RUSTON – Five months after leading LSU to its first women’s basketball national championship, and the fourth of her coaching career, Kim Mulkey was honored Wednesday by her alma mater with a statue for her contributions as a player and coach.
Mulkey, who guided the Lady Tigers to a 34-2 record and 102-85 win over Iowa in the national title game, joined five other greats at Louisiana Tech where the school unveiled statues at the Sarah and A.L. Williams Champions Plaza. The school also paid tribute to Terry Bradshaw, Fred Dean and Willie Roaf – all former football standouts that excelled in the NFL – along with former NBA great Karl Malone and WNBA standout Teresa Weatherspoon.
Mulkey led the La. Tech to a record of 130-6 (.956 winning percentage) during her playing career, two national titles and four Final Fours from 1980-84. The 5-foot-4 playmaker, known a terrific floor general and French braids, also led the Lady Techsters to their first two national championships (AIAW 1981 and NCAA 1982) and was a part of the USA’s Gold medal-winning team at both the 1984 Olympics and the 1983 Pan American Games.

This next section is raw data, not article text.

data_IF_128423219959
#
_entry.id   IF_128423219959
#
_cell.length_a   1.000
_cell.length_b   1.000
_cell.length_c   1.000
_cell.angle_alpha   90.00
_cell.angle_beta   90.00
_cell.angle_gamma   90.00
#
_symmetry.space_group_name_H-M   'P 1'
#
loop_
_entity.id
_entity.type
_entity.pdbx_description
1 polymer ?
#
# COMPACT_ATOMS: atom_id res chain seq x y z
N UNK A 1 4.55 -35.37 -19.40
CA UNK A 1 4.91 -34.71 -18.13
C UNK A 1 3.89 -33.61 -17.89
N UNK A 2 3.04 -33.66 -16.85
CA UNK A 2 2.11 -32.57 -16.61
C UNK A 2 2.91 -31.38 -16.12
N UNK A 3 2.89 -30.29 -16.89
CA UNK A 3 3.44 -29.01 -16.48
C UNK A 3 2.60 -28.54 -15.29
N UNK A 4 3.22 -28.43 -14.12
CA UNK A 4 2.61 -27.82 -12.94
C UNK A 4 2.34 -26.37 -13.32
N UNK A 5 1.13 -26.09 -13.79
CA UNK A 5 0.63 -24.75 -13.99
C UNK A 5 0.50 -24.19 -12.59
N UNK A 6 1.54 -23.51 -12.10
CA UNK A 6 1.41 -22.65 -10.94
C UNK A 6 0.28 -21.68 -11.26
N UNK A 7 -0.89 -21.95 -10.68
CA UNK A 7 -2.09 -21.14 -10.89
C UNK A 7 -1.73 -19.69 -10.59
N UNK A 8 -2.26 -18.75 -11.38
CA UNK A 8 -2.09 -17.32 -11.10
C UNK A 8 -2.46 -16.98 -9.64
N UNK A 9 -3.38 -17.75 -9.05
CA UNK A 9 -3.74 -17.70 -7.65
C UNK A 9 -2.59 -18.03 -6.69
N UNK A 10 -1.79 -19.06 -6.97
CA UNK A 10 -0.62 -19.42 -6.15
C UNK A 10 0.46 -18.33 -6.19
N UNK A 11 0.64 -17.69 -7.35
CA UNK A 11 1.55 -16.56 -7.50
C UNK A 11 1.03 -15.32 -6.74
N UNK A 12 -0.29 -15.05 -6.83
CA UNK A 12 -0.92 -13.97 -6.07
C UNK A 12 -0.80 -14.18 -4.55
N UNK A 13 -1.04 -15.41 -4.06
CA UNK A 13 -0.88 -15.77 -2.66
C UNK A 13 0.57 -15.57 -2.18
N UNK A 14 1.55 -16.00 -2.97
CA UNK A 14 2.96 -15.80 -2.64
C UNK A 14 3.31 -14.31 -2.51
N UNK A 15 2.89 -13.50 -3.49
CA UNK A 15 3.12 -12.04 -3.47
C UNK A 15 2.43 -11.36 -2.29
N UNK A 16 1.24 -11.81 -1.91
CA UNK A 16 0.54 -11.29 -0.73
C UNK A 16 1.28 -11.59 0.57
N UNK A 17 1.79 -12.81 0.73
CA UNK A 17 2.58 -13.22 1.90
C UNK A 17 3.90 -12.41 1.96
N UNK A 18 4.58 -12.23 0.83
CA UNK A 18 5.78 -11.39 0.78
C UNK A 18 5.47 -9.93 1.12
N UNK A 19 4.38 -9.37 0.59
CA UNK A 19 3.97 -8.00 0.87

She is the only person in college basketball history – men’s or women’s – to win national championships as a head coach, assistant coach and a player, and is also the only head coach to win national championships at two institutions.
During her tenure in Ruston as both a player and coach, Mulkey was part of 11 Final Four squads and three national championship teams. She has either played or coached in the national championship game on nine occasions.
Mulkey played in and won the inaugural NCAA Women’s Basketball Championship in 1982.
Mulkey enjoyed a 15-year career with the Lady Techsters as an assistant coach and helped the program produce a 430-68 record (.864 winning percentage) and advanced to seven Final Fours and won the 1998 national title.
Mulkey began her head coaching career at Baylor where she spent 21 seasons. She led the Lady Bears to a record of 632-104 (.859 winning percentage) with four Final Fours and three national championships before coming to LSU where she’s 60-8 in two seasons.
The native of Tickfaw is inducted into nine Hall of Fames, that include both the Women’s Basketball Hall of Fame and Naismith Hall of Fame.